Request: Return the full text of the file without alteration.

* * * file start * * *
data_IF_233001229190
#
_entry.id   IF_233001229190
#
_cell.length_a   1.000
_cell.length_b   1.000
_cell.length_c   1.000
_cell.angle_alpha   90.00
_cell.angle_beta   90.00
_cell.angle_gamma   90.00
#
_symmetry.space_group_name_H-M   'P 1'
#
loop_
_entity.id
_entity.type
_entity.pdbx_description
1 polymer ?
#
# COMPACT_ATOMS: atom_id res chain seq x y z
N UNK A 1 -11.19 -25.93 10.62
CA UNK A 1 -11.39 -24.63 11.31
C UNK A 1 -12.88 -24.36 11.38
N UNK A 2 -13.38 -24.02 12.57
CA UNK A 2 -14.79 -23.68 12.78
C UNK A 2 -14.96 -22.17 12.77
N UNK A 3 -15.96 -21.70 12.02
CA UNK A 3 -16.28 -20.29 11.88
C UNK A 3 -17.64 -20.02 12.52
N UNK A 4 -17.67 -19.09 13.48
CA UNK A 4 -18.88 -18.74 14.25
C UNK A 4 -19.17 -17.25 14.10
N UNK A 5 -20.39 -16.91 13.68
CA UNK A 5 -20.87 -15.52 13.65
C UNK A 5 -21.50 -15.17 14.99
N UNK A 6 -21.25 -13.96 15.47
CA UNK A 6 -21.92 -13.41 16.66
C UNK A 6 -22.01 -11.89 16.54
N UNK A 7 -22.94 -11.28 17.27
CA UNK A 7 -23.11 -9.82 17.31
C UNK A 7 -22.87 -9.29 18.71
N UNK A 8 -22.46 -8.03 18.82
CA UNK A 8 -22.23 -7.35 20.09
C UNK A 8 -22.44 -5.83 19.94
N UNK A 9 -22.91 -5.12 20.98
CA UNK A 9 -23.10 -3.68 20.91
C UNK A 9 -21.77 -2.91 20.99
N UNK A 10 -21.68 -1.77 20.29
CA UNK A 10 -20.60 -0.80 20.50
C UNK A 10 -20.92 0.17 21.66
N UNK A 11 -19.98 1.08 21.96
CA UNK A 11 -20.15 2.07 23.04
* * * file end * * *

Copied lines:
data_IF_233001229190
#
_entry.id   IF_233001229190
#
_cell.length_a   1.000
_cell.length_b   1.000
_cell.length_c   1.000
_cell.angle_alpha   90.00
_cell.angle_beta   90.00
_cell.angle_gamma   90.00
#
_symmetry.space_group_name_H-M   'P 1'
#
loop_
_entity.id
_entity.type
_entity.pdbx_description
1 polymer ?
#
# COMPACT_ATOMS: atom_id res chain seq x y z
N UNK A 1 -11.19 -25.93 10.62
CA UNK A 1 -11.39 -24.63 11.31
C UNK A 1 -12.88 -24.36 11.38
N UNK A 2 -13.38 -24.02 12.57
CA UNK A 2 -14.79 -23.68 12.78
C UNK A 2 -14.96 -22.17 12.77
N UNK A 3 -15.96 -21.70 12.02
CA UNK A 3 -16.28 -20.29 11.88
C UNK A 3 -17.64 -20.02 12.52
N UNK A 4 -17.67 -19.09 13.48
CA UNK A 4 -18.88 -18.74 14.25
C UNK A 4 -19.17 -17.25 14.10
N UNK A 5 -20.39 -16.91 13.68
CA UNK A 5 -20.87 -15.52 13.65
C UNK A 5 -21.50 -15.17 14.99
N UNK A 6 -21.25 -13.96 15.47
CA UNK A 6 -21.92 -13.41 16.66
C UNK A 6 -22.01 -11.89 16.54
N UNK A 7 -22.94 -11.28 17.27
CA UNK A 7 -23.11 -9.82 17.31
C UNK A 7 -22.87 -9.29 18.71
N UNK A 8 -22.46 -8.03 18.82
CA UNK A 8 -22.23 -7.35 20.09
C UNK A 8 -22.44 -5.83 19.94
N UNK A 9 -22.91 -5.12 20.98
CA UNK A 9 -23.10 -3.68 20.91
C UNK A 9 -21.77 -2.91 20.99
N UNK A 10 -21.68 -1.77 20.29
CA UNK A 10 -20.60 -0.80 20.50
C UNK A 10 -20.92 0.17 21.66
N UNK A 11 -19.98 1.08 21.96
CA UNK A 11 -20.15 2.07 23.04